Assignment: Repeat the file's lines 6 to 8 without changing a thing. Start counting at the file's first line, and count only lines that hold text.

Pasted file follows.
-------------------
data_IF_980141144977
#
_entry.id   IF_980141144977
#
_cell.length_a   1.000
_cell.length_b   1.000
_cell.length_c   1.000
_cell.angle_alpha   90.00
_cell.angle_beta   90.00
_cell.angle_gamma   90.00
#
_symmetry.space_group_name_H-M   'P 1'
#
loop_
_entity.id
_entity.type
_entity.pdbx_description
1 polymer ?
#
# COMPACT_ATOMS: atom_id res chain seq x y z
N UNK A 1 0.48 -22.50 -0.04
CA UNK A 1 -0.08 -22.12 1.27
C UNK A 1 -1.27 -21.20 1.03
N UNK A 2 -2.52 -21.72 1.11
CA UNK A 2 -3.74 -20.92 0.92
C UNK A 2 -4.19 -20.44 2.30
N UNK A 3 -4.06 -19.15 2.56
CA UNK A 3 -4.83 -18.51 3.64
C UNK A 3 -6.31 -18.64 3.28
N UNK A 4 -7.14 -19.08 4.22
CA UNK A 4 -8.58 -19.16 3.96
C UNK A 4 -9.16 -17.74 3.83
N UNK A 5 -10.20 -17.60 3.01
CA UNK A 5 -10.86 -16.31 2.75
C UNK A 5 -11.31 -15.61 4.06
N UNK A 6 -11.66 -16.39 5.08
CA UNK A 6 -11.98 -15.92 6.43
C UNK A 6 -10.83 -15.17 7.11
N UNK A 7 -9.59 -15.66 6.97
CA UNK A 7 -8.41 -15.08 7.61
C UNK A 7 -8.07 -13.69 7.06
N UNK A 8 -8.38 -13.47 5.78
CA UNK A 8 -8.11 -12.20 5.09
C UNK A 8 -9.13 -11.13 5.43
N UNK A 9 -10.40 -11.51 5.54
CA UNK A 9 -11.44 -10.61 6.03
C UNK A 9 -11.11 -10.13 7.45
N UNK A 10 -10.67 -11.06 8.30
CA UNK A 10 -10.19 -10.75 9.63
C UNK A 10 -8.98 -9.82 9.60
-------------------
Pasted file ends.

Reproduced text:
_cell.length_b   1.000
_cell.length_c   1.000
_cell.angle_alpha   90.00